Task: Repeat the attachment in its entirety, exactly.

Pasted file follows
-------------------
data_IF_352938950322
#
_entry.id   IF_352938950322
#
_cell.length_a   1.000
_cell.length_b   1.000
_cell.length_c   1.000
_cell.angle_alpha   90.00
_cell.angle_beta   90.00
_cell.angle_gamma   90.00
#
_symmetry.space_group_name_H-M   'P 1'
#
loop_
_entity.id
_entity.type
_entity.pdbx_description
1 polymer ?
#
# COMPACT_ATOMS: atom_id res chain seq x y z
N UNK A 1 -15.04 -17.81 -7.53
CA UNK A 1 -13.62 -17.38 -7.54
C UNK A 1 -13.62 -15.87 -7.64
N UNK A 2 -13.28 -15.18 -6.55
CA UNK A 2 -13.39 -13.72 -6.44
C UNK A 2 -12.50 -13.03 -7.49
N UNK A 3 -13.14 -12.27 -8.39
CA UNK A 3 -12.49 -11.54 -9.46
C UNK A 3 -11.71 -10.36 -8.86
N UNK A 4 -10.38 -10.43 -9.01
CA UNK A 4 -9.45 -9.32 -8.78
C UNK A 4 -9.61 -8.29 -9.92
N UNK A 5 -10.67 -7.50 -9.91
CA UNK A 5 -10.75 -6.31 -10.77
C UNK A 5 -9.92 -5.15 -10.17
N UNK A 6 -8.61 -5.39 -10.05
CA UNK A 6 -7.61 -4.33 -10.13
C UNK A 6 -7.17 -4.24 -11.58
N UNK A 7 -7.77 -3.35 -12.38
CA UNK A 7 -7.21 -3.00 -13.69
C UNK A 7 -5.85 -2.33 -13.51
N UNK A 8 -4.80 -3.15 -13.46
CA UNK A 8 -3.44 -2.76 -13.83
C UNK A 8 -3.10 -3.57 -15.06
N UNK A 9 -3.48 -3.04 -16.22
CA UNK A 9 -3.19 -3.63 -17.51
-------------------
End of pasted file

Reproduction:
data_IF_352938950322
#
_entry.id   IF_352938950322
#
_cell.length_a   1.000
_cell.length_b   1.000
_cell.length_c   1.000
_cell.angle_alpha   90.00
_cell.angle_beta   90.00
_cell.angle_gamma   90.00
#
_symmetry.space_group_name_H-M   'P 1'
#
loop_
_entity.id
_entity.type
_entity.pdbx_description
1 polymer ?
#
# COMPACT_ATOMS: atom_id res chain seq x y z
N UNK A 1 -15.04 -17.81 -7.53
CA UNK A 1 -13.62 -17.38 -7.54
C UNK A 1 -13.62 -15.87 -7.64
N UNK A 2 -13.28 -15.18 -6.55
CA UNK A 2 -13.39 -13.72 -6.44
C UNK A 2 -12.50 -13.03 -7.49
N UNK A 3 -13.14 -12.27 -8.39
CA UNK A 3 -12.49 -11.54 -9.46
C UNK A 3 -11.71 -10.36 -8.86
N UNK A 4 -10.38 -10.43 -9.01
CA UNK A 4 -9.45 -9.32 -8.78
C UNK A 4 -9.61 -8.29 -9.92
N UNK A 5 -10.67 -7.50 -9.91
CA UNK A 5 -10.75 -6.31 -10.77
C UNK A 5 -9.92 -5.15 -10.17
N UNK A 6 -8.61 -5.39 -10.05
CA UNK A 6 -7.61 -4.33 -10.13
C UNK A 6 -7.17 -4.24 -11.58
N UNK A 7 -7.77 -3.35 -12.38
CA UNK A 7 -7.21 -3.00 -13.69
C UNK A 7 -5.85 -2.33 -13.51
N UNK A 8 -4.80 -3.15 -13.46
CA UNK A 8 -3.44 -2.76 -13.83
C UNK A 8 -3.10 -3.57 -15.06
N UNK A 9 -3.48 -3.04 -16.22
CA UNK A 9 -3.19 -3.63 -17.51